First of its kind development in the world: a slide accessible for children in a wheelchair
In preliminary research the two students conducted together with their advisor, Lucy Miller, they found that there was no slide for persons in wheelchairs anywhere in the world. Except for a carousel, to which a wheelchair can be connected, on other playground equipment these users are not independent and require an accompanying individual. For this reason Tina and Shiran chose to plan a slide that would enable persons in a wheelchair to use it independently and to enjoy unique and innovative playground equipment.
To learn about the precise needs of persons with a disability, Cohen and Gueta used a wheelchair themselves and visited playgrounds throughout Israel: “We conducted interviews with persons who use wheelchairs and visited parks defined as accessible, but we did not see any child in a wheelchair playing there. To try to understand we moved around these playgrounds ourselves in wheelchairs and found that a child in a wheelchair could hardly enjoy the various facilities”.
The wide slide which the two planned is suitable for a wheelchair. At the top of the slide there is a capsule into which the wheelchair enters, and a bench for two more users. Thus a child in a wheelchair can use the capsule, as well as a parent with a disability who wants to slide alongside his or her child. After the users enter the capsule a gate goes up behind them so that other people cannot get on the slide. After descending the slide the capsule then goes up again automatically and waits for the next user. Also, within the slide structure itself the users can pass through five compartments that have interactive elements for learning science in an interesting illustrative way.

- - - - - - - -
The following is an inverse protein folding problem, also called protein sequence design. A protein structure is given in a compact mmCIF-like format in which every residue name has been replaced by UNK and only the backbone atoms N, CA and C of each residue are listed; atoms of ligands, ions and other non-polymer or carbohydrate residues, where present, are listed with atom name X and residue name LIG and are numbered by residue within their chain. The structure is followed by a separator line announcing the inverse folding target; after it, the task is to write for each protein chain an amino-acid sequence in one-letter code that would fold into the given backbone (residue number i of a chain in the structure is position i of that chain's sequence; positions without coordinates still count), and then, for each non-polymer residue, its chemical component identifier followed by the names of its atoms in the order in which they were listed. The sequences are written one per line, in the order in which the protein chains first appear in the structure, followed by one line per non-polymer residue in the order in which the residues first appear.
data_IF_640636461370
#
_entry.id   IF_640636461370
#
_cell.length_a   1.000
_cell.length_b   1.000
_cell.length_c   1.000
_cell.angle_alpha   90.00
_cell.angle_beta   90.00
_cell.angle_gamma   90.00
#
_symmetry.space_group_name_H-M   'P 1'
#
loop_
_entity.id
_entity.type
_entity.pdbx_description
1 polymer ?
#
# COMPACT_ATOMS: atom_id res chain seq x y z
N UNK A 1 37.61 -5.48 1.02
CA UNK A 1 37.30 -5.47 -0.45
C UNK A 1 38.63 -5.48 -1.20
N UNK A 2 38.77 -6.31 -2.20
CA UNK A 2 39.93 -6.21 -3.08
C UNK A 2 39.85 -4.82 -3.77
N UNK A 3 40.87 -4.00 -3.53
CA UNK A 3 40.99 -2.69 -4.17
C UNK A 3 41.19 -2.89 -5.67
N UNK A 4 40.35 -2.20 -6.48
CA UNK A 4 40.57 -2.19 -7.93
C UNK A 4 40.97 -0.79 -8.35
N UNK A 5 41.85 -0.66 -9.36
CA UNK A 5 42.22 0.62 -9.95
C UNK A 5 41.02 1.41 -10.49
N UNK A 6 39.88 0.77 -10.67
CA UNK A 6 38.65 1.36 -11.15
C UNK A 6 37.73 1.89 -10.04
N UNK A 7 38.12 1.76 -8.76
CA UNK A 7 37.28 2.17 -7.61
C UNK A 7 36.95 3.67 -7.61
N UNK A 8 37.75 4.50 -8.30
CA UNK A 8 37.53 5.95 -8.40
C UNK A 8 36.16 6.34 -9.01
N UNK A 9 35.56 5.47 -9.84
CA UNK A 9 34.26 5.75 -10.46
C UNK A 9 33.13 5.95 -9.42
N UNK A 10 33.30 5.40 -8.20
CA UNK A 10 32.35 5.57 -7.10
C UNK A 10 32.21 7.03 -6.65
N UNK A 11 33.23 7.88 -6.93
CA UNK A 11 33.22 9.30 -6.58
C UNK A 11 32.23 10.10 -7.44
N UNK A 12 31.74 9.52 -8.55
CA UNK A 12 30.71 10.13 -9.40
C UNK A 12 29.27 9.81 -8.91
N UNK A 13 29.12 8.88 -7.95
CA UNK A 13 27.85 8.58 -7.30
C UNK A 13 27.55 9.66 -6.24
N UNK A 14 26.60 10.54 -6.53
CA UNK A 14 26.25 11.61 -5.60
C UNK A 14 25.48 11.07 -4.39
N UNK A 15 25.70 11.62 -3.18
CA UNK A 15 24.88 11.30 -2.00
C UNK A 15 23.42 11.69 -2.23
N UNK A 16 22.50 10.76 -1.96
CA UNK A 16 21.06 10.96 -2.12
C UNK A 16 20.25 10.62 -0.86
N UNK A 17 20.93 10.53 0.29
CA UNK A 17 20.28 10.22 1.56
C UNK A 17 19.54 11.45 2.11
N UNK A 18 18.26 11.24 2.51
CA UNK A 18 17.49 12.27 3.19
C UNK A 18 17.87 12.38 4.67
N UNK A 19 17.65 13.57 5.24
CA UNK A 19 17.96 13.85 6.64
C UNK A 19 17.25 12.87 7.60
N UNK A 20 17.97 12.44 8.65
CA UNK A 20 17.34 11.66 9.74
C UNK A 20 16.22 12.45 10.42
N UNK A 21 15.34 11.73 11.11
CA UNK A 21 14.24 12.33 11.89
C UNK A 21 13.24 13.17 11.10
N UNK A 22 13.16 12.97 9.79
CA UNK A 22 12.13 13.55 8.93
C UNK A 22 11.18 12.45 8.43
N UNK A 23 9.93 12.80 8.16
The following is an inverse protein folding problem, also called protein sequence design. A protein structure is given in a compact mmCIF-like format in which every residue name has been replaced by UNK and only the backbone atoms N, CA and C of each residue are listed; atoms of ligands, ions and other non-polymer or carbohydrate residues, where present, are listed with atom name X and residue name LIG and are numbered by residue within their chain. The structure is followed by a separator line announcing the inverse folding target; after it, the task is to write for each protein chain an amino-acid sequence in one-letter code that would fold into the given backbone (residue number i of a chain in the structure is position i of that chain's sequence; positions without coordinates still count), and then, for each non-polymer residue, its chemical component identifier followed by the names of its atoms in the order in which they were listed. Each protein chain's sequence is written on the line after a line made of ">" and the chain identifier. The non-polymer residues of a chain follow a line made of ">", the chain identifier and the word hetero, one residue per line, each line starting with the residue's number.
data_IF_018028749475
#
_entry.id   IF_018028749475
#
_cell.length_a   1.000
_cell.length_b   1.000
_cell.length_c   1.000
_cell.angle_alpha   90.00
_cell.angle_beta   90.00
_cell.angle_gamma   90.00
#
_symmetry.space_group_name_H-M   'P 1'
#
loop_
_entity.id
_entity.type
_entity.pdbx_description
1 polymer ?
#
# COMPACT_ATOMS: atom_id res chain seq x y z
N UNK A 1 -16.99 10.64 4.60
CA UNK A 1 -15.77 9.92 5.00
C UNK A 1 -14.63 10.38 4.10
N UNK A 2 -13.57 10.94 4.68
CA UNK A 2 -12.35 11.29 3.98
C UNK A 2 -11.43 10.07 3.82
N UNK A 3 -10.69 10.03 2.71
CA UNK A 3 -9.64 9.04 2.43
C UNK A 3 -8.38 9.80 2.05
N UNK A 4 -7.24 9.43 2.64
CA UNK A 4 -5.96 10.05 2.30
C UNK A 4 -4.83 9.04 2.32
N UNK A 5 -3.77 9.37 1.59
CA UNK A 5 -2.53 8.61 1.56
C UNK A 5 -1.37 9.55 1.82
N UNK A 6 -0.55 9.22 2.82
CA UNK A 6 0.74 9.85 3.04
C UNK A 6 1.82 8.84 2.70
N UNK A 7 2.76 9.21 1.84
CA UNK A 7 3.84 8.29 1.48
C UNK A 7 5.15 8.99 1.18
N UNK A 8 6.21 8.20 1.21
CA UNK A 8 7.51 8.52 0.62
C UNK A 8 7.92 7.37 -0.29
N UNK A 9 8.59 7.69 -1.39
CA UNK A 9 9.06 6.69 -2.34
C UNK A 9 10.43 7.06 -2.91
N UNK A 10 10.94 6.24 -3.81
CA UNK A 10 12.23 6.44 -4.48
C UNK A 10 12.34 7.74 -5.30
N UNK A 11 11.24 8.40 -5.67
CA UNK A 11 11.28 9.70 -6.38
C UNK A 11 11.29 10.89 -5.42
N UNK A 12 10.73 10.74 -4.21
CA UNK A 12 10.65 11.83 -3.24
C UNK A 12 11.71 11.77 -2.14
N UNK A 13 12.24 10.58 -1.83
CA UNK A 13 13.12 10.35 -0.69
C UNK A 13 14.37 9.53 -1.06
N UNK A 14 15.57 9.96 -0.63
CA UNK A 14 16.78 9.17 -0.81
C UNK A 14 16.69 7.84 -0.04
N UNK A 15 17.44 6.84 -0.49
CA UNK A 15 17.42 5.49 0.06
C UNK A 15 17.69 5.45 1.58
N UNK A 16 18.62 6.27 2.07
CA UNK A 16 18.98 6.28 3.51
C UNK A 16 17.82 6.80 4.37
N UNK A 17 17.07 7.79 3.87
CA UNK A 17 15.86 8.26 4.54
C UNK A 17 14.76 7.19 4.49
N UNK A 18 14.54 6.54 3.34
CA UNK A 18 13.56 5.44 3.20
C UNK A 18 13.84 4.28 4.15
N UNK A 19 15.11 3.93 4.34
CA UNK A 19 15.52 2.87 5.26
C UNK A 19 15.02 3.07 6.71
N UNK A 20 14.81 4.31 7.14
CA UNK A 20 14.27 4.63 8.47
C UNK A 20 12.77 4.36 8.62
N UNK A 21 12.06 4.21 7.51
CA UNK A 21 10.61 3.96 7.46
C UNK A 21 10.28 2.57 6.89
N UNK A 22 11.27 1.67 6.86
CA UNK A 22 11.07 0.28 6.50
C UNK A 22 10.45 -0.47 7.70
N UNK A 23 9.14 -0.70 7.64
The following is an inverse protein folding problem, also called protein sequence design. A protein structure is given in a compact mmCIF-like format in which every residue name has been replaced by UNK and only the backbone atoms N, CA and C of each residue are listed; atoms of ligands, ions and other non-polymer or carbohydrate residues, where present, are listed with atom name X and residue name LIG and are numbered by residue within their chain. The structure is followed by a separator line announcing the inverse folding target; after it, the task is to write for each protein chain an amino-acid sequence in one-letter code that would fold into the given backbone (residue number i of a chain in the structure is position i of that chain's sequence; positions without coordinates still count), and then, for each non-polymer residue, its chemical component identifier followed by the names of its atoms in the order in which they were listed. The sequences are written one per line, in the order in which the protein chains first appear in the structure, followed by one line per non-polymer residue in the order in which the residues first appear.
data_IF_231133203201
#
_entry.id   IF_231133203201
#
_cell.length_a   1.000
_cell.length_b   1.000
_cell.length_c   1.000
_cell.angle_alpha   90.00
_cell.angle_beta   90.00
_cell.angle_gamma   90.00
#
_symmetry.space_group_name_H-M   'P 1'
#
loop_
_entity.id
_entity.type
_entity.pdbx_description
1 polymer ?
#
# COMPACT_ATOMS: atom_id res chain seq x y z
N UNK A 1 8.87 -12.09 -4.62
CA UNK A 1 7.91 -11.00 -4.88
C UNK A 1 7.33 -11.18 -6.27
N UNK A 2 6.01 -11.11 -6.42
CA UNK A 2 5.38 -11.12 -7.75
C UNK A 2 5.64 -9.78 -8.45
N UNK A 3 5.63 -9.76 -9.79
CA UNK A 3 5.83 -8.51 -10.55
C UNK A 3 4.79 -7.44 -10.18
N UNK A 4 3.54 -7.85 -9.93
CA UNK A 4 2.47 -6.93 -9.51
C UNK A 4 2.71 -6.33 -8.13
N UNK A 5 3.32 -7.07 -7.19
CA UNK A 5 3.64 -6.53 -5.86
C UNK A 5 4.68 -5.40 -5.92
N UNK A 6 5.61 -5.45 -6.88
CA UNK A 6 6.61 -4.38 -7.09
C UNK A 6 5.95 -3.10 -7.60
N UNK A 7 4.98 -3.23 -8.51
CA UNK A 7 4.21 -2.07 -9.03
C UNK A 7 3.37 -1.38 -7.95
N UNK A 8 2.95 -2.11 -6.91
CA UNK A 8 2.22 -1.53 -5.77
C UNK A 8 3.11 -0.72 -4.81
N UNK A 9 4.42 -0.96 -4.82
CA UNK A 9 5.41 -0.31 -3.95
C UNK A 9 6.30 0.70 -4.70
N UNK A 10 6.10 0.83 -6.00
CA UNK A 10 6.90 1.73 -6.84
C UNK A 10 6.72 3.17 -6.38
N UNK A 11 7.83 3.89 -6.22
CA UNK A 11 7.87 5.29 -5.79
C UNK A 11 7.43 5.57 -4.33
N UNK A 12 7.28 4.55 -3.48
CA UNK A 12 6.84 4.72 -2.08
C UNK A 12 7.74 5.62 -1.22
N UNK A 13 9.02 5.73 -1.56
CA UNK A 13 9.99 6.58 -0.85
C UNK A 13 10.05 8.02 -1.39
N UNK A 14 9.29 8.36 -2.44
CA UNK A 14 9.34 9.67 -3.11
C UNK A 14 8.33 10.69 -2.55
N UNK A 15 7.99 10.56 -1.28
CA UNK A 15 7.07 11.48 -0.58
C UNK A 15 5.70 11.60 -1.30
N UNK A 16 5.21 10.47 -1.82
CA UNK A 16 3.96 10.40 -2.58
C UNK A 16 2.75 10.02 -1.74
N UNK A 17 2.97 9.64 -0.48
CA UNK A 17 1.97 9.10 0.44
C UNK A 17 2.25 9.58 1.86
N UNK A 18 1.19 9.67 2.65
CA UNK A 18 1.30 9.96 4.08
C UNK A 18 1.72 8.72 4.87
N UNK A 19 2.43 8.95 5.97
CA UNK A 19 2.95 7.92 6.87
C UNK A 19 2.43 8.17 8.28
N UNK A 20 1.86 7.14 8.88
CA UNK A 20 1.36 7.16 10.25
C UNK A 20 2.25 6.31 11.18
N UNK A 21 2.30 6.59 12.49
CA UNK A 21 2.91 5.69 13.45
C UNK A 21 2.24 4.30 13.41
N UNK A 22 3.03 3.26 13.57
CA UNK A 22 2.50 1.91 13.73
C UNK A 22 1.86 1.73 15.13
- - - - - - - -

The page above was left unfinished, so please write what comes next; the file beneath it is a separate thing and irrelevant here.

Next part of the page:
“One of the things that guided us in the planning process was thinking about giving the children independence”, recounted Tina and Shiran. “We saw that in many playgrounds the children need someone to accompany them, to help them use the equipment. Our slide enables the children to enjoy it without any help at all. They can get to the top of the slide independently, and also use it without any help”.
“People told us that we were changing peoples’ lives”, the two students said. “We understood that through engineering we were creating a different and better reality, for example a parent in a wheelchair enjoying the playground with his or her child. We believe that by raising funds for continuing the development and for building this facility, within two years we will already be able to place a working slide in every public playground in the country”. In summary the two noted that: “We know that this is a very large-scope project, in terms of both the process and the budget, but the result speaks for itself – at the end the smile of the child will be worth everything”.